Alcohol advertising is insidious. According to the marketers of alcohol, there is no downside. There is no mention of becoming so physically dependent on their product that when a person stops consuming it, there is a good chance that they will die. However, that does not sell their product or satisfy their bottom line or shareholders.
But even in the face of a multi-billion-dollar advertising campaign espousing the benefits of alcohol and never mentioning any of the adverse effects, I still had a choice. The fault lies entirely with me.
Consume alcohol or don’t. I chose to drink all the time.
All Negative, No Positive
It took nearly dying while kicking my addiction to alcohol to make me realize that alcohol is literal poison and highly toxic. This fact does not apply to me only. One drink is poison; ten drinks are ten times the amount of venom. When I say aloud, “Alcohol is poison; it is not good for me.” So it makes total sense when I am sober. That sounded ridiculous when I was drunk, and my ego was in charge. How could something that makes me feel so good be so wrong?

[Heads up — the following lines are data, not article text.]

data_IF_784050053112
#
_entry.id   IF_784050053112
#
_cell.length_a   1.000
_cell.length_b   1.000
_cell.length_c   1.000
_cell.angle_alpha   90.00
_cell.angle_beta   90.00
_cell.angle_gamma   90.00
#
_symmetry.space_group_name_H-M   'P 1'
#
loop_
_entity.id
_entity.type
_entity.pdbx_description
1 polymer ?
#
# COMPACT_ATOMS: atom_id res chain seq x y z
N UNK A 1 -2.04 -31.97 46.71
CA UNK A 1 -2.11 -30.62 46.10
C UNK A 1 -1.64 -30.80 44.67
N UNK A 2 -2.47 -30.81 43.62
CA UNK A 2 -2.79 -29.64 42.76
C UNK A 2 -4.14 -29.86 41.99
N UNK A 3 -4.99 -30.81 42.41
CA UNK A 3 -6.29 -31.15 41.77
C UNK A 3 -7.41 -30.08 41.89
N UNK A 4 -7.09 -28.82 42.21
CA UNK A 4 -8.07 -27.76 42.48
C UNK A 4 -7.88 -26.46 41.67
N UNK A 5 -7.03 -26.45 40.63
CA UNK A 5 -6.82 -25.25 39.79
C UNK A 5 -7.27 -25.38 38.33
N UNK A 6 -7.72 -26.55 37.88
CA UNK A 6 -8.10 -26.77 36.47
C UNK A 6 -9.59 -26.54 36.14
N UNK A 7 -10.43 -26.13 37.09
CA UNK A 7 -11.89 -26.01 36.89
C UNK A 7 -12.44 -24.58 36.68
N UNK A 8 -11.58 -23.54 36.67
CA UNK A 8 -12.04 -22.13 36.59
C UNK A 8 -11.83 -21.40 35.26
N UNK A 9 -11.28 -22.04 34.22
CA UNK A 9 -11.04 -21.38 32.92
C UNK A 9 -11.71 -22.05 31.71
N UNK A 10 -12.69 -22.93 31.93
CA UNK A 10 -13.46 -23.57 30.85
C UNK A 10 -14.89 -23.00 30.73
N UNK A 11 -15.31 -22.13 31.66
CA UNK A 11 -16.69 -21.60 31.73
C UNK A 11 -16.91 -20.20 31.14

Numb and dumb was my preferred way to move through life. My entire life consisted of acquiring alcohol, drinking it, hiding it and ensuring I always had enough for the next day. So my self-medication routine was exhausting.
I cringe when I think about how much time and effort I spent hiding my alcohol consumption alone. Never mind the amount of money I spent on my drug of choice.
Ego Was Not My Amigo
I came to sobriety in the worst possible way; I quit drinking cold.
Withdrawing from alcohol addiction incorrectly can kill you; who knew?
My ego would not allow me to admit that I had a problem with alcohol. So why would I have to research safe and effective methods for quitting alcohol if there was no problem? If I was “successfully” self-medicating with alcohol, I could successfully stop. So it was a huge problem.
Quitting was the best-worst six days of my life. The best because I overcame my addiction to alcohol. The worst because I did it in such a way that it nearly killed me.